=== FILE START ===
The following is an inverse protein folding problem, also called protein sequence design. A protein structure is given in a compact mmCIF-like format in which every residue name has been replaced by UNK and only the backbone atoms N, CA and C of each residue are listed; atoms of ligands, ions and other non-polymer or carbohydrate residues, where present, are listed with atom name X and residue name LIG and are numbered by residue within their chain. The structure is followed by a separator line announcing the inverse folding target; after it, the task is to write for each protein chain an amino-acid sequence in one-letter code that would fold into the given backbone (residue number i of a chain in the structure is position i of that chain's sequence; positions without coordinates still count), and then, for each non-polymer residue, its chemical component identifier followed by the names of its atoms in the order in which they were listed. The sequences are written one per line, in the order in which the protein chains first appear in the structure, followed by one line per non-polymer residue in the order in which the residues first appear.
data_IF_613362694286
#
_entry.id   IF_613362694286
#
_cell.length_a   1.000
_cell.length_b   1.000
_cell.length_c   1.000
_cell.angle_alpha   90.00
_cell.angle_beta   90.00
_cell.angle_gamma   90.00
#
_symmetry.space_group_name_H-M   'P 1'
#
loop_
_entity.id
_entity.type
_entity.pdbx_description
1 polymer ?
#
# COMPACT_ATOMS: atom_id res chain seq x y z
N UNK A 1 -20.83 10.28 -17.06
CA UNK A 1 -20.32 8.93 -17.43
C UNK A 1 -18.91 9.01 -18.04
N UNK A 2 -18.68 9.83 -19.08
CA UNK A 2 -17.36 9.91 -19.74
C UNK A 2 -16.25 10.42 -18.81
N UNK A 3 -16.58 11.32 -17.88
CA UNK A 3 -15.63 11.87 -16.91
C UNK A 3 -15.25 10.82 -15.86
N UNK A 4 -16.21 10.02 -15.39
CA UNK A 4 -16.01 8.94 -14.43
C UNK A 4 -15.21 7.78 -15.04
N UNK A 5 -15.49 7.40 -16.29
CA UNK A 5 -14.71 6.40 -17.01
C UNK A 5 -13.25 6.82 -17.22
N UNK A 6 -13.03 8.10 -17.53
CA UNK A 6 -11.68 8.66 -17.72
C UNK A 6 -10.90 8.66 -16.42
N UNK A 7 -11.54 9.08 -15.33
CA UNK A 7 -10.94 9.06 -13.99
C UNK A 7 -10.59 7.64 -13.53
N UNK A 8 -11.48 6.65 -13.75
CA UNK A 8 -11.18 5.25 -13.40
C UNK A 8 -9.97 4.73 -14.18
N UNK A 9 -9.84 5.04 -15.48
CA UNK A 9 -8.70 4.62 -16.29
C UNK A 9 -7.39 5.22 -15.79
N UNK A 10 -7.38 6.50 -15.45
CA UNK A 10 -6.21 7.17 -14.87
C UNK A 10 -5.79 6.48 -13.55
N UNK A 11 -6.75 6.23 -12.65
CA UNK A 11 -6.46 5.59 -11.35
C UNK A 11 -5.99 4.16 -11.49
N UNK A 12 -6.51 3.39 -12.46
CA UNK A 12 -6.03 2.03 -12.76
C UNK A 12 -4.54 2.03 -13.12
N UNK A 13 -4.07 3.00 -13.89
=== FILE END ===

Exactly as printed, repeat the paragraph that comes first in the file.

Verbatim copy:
The following is an inverse protein folding problem, also called protein sequence design. A protein structure is given in a compact mmCIF-like format in which every residue name has been replaced by UNK and only the backbone atoms N, CA and C of each residue are listed; atoms of ligands, ions and other non-polymer or carbohydrate residues, where present, are listed with atom name X and residue name LIG and are numbered by residue within their chain. The structure is followed by a separator line announcing the inverse folding target; after it, the task is to write for each protein chain an amino-acid sequence in one-letter code that would fold into the given backbone (residue number i of a chain in the structure is position i of that chain's sequence; positions without coordinates still count), and then, for each non-polymer residue, its chemical component identifier followed by the names of its atoms in the order in which they were listed. The sequences are written one per line, in the order in which the protein chains first appear in the structure, followed by one line per non-polymer residue in the order in which the residues first appear.